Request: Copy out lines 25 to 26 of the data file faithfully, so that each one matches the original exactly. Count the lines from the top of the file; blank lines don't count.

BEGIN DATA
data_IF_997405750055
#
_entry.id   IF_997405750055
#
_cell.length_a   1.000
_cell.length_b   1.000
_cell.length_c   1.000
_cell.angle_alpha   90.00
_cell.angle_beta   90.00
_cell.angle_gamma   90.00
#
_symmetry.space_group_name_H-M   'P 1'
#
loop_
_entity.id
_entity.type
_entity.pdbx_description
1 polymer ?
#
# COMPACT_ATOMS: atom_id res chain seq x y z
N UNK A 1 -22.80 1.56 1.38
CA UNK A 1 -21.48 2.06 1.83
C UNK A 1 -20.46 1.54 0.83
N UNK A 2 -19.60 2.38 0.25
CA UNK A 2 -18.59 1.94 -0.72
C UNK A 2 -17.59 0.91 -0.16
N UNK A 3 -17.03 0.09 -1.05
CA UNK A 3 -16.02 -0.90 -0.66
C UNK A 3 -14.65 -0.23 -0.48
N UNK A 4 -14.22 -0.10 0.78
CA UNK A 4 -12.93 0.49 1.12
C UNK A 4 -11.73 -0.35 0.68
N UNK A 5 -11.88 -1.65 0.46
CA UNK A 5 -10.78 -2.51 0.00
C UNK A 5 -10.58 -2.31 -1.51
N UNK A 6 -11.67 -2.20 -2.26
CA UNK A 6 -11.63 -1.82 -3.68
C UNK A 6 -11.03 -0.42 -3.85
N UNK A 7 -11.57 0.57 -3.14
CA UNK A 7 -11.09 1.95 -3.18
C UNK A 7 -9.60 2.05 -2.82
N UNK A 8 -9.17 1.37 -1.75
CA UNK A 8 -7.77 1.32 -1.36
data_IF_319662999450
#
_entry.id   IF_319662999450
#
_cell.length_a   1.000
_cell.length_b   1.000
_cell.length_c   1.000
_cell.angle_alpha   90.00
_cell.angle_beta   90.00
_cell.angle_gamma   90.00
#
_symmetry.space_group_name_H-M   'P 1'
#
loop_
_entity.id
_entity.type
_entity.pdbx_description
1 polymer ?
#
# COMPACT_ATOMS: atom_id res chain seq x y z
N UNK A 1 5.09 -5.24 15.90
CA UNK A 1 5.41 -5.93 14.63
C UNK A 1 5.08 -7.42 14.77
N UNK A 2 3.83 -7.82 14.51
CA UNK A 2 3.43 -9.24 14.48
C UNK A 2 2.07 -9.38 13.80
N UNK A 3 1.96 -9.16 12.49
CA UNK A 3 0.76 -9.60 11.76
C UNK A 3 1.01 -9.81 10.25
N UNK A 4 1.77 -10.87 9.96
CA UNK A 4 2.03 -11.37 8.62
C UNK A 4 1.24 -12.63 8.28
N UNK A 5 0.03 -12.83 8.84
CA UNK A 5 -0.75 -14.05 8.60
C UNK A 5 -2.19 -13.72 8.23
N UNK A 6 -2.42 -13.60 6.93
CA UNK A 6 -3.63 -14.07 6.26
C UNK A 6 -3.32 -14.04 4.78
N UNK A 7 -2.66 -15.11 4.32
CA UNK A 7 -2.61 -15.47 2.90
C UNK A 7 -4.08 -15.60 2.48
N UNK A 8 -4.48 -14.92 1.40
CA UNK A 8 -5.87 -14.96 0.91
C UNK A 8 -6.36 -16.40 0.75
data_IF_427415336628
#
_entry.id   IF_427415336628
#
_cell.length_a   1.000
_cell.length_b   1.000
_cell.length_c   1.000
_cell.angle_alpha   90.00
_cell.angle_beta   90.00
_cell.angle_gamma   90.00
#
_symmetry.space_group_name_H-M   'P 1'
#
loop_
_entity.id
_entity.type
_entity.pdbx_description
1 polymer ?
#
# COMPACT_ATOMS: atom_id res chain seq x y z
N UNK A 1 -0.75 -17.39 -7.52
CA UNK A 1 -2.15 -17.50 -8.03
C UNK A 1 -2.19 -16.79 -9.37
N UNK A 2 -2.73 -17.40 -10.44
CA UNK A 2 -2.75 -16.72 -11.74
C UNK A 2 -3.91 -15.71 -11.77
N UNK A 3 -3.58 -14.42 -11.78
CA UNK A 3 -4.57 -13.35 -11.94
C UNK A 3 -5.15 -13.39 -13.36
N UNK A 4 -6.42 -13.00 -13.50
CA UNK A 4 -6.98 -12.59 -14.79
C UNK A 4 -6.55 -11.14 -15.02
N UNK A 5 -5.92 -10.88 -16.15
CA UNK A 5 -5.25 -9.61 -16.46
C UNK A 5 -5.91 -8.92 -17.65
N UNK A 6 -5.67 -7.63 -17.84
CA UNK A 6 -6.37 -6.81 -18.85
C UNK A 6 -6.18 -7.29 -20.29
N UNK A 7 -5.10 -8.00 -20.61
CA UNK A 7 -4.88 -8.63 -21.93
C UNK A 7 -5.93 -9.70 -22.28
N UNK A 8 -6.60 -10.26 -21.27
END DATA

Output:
CA UNK A 2 -18.59 1.94 -0.72
C UNK A 2 -17.59 0.91 -0.16